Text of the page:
Sent in by Matthew. I know there are some excellent and friendly crossing guards, but what are your opinions on his thoughts?

He writes:

Dear Hoboken411,

crossing-guard-hoboken.jpgI’ve lived in Hoboken since 2000 and have owned here for the past four years. I put up with the high taxes, poor roads, double parking, corruption and governmental waste. I don’t know why, but I do. I guess this letter is my first step in trying to do something about it.

Each morning, my girlfriend and I walk to the PATH – just like thousands of other Hobokenites. During the school year, most street corners in this town are manned by some incompetent, most likely overpaid, city employee whose responsibility it is to manage traffic so the children don’t get injured.

Believe me, I’m all about safety of our children. What bothers me is the fact that these “crossing guards” selectively do their jobs. Besides not being as effective as they can with crossing the children (I’ve seen them talking on their cell phones/other, as children walk through intersection unguarded), they refuse to assist in crossing adults.

Now, do I need a crossing guard? No, I don’t. However, if these people are being paid (and most likely qualifying for pensions, etc.), and are there for the safety of our younger citizens – don’t you think that they should be commissioned to look after the safety of all of Hoboken’s citizens? Especially since the older ones pay their salaries?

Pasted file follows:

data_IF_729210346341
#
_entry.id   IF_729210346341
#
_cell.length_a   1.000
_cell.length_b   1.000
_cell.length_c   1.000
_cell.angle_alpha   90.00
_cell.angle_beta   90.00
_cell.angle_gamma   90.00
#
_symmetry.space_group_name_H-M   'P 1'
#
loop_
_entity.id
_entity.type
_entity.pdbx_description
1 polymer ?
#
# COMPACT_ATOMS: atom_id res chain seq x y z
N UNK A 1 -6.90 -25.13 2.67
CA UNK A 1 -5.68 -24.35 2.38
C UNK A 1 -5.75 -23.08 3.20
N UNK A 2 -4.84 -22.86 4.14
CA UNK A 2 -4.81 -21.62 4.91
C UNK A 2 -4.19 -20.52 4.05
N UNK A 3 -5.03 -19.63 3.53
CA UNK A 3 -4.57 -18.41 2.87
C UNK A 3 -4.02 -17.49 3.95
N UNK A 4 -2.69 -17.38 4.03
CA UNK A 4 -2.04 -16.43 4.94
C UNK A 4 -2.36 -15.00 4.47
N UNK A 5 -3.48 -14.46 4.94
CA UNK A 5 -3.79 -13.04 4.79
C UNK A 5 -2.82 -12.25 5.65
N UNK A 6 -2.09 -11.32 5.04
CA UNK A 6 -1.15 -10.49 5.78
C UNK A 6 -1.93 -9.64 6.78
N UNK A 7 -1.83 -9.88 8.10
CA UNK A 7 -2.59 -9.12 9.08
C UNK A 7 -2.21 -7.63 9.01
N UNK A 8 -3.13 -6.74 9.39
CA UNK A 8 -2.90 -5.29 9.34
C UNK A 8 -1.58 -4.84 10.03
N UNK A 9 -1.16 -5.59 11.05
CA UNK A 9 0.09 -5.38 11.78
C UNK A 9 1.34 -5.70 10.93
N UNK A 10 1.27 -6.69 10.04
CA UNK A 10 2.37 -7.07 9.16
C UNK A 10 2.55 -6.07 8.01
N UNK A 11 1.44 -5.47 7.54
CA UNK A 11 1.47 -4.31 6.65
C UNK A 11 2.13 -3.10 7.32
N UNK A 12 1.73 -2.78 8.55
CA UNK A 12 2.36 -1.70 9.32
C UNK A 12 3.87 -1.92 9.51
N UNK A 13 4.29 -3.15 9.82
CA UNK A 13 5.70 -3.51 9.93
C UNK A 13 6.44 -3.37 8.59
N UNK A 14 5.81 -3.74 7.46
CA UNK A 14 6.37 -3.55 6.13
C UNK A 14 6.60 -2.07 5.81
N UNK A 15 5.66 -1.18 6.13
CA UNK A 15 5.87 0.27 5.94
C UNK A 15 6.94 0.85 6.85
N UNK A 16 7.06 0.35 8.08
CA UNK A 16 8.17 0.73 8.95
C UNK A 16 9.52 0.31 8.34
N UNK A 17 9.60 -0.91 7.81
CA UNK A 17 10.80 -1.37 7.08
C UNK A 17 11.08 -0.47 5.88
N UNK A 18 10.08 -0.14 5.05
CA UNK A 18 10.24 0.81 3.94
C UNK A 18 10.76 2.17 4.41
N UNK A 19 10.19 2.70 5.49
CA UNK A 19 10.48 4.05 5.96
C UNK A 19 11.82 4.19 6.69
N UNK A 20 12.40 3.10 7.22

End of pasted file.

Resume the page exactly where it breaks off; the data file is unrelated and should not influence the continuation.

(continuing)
When asked, their response is, “we don’t cross adults.” Why not? You’re being paid for cross-walk safety. I guarantee you if someone got hurt while that guard was on duty, the city would be sued – so why be selective?

I wont even attempt to voice my frustration about not having some sort of crossing guard at those intersections by the PATH. Why would they put crossing guards at a low-level intersection like 4th and Jefferson but not right in front of the Starbucks where I’ve seen people almost get run over multiple times.

This town is upside down. The parasites that run it will milk it till it’s spent. We probably spend six or seven figures on the crossing guard budget each year – and as usual, for sub-par performance.